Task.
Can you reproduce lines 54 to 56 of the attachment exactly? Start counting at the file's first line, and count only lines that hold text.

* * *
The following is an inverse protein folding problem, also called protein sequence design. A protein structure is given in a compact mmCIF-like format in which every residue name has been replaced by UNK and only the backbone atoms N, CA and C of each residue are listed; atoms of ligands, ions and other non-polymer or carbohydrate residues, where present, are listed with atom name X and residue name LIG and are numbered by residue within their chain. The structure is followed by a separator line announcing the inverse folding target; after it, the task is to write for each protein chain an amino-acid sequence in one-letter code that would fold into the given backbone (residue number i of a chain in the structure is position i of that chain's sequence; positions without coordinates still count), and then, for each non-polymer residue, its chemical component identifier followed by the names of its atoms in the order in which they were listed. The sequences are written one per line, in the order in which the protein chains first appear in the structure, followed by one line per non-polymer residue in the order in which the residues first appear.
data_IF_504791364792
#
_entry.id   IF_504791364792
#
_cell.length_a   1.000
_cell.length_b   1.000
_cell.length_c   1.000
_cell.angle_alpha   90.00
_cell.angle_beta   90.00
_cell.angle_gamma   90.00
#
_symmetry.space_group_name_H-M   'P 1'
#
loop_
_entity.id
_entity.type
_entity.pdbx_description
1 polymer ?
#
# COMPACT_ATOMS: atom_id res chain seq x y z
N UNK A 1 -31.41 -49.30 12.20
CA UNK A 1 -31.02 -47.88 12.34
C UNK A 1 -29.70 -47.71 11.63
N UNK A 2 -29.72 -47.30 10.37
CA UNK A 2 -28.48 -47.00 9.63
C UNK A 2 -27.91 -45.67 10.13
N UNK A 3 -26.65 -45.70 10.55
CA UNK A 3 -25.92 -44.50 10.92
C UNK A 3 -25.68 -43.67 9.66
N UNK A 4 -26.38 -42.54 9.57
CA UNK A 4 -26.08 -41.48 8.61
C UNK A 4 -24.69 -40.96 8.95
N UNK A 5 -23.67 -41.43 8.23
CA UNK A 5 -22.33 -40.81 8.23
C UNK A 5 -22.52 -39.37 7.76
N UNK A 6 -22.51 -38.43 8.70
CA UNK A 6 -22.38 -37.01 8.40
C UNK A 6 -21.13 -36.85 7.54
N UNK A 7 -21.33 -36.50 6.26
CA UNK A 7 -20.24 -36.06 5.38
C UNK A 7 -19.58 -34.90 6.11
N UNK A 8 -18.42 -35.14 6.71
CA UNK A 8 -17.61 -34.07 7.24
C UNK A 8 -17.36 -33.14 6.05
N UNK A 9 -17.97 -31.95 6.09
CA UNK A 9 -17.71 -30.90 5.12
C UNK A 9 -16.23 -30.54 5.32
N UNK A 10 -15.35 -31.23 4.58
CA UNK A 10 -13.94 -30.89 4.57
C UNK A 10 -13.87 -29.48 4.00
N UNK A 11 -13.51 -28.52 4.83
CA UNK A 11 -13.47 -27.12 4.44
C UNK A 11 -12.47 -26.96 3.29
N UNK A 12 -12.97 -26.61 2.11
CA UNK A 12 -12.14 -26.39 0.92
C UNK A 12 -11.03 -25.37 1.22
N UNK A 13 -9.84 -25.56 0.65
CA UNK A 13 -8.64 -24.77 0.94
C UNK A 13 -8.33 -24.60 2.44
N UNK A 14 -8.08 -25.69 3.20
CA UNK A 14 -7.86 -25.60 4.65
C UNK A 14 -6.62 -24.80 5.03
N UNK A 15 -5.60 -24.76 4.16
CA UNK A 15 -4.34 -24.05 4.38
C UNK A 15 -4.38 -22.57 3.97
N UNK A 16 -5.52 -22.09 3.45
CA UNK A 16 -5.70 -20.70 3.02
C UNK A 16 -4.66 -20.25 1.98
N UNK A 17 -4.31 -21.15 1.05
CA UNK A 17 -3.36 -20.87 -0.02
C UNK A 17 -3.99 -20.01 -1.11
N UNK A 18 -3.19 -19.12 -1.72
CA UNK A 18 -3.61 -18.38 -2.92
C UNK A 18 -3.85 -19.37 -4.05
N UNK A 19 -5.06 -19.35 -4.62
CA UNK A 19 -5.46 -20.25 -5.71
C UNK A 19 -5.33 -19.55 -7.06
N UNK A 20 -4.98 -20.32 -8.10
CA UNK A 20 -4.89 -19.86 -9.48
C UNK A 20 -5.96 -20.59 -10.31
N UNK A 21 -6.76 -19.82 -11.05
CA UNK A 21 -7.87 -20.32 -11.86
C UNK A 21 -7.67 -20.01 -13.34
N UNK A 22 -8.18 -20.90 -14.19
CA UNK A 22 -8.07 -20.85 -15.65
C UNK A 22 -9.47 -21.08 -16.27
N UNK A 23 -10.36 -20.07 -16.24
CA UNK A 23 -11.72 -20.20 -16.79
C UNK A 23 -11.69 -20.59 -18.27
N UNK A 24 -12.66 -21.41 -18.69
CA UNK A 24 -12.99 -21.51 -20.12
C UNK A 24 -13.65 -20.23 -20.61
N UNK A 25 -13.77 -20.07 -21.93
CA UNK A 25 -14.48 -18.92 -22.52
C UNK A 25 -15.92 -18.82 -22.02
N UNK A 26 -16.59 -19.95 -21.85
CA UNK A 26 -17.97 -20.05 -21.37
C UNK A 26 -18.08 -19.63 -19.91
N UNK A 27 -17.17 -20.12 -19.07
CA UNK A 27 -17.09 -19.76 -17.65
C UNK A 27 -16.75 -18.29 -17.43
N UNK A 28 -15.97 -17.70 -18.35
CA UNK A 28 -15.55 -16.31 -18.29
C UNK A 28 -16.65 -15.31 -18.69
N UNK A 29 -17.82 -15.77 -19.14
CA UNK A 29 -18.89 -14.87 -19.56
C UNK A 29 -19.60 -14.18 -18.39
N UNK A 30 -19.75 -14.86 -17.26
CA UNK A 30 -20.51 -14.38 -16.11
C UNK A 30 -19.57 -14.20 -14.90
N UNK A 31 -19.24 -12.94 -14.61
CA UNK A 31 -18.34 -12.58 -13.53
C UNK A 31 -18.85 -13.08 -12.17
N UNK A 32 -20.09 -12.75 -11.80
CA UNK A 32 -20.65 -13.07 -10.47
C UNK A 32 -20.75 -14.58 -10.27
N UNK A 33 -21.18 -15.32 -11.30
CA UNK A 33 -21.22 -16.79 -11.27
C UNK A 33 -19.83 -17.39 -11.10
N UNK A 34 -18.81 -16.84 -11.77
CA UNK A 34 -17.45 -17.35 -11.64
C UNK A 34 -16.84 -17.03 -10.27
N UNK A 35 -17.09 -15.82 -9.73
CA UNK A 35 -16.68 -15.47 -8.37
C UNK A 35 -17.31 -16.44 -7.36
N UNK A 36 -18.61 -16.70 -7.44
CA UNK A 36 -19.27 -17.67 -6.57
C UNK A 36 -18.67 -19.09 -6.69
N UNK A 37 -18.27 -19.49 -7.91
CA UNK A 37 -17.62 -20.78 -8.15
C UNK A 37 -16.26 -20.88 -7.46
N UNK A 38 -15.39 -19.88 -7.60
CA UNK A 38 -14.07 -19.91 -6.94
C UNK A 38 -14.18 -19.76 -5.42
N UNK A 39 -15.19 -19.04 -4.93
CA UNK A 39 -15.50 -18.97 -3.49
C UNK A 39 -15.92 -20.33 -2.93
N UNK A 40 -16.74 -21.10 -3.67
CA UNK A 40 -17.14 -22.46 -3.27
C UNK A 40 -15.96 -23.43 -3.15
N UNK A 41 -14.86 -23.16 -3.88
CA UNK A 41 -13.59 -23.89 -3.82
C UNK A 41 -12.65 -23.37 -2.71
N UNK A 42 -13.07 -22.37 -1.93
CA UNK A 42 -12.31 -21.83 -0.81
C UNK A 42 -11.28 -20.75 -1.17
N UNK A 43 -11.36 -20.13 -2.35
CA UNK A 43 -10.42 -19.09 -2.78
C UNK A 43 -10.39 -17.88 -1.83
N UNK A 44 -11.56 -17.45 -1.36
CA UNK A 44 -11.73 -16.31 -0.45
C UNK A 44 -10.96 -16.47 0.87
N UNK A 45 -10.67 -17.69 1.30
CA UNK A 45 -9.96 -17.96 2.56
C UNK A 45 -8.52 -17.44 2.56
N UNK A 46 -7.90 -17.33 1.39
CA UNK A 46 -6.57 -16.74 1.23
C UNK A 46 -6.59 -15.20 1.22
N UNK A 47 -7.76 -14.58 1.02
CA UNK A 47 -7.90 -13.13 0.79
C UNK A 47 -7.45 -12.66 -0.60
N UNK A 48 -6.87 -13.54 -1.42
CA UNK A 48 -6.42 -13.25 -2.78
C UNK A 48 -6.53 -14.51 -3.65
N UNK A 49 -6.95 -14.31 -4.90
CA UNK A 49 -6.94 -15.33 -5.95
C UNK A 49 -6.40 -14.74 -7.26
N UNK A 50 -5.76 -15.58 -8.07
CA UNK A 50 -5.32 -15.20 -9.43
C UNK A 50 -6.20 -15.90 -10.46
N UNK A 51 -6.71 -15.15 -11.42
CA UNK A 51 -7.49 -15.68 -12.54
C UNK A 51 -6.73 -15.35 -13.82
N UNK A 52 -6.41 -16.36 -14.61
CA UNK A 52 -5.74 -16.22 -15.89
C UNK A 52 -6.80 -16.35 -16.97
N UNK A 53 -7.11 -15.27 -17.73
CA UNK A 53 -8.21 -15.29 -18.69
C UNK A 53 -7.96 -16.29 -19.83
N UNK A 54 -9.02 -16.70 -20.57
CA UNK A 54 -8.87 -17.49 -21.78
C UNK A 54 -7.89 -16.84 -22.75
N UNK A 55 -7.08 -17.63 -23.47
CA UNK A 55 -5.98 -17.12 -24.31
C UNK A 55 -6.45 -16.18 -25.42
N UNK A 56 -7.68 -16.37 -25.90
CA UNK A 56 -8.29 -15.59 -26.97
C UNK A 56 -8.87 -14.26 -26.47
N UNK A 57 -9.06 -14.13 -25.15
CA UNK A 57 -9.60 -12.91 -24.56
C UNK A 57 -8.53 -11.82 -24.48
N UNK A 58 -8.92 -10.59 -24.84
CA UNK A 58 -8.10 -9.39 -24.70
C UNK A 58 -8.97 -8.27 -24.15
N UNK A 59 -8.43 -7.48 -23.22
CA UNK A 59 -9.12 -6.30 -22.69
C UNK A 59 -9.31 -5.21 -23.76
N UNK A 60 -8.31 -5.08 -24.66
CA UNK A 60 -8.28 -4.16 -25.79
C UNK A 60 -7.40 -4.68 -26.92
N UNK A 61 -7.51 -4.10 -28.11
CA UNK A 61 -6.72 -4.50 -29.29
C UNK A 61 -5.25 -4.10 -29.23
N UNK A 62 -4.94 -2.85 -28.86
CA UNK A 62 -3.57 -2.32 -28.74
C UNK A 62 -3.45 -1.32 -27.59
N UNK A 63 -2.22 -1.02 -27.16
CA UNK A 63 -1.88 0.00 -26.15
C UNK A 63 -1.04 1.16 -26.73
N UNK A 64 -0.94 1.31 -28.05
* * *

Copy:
C UNK A 11 -12.47 -26.96 3.29
N UNK A 12 -12.97 -26.61 2.11
CA UNK A 12 -12.14 -26.39 0.92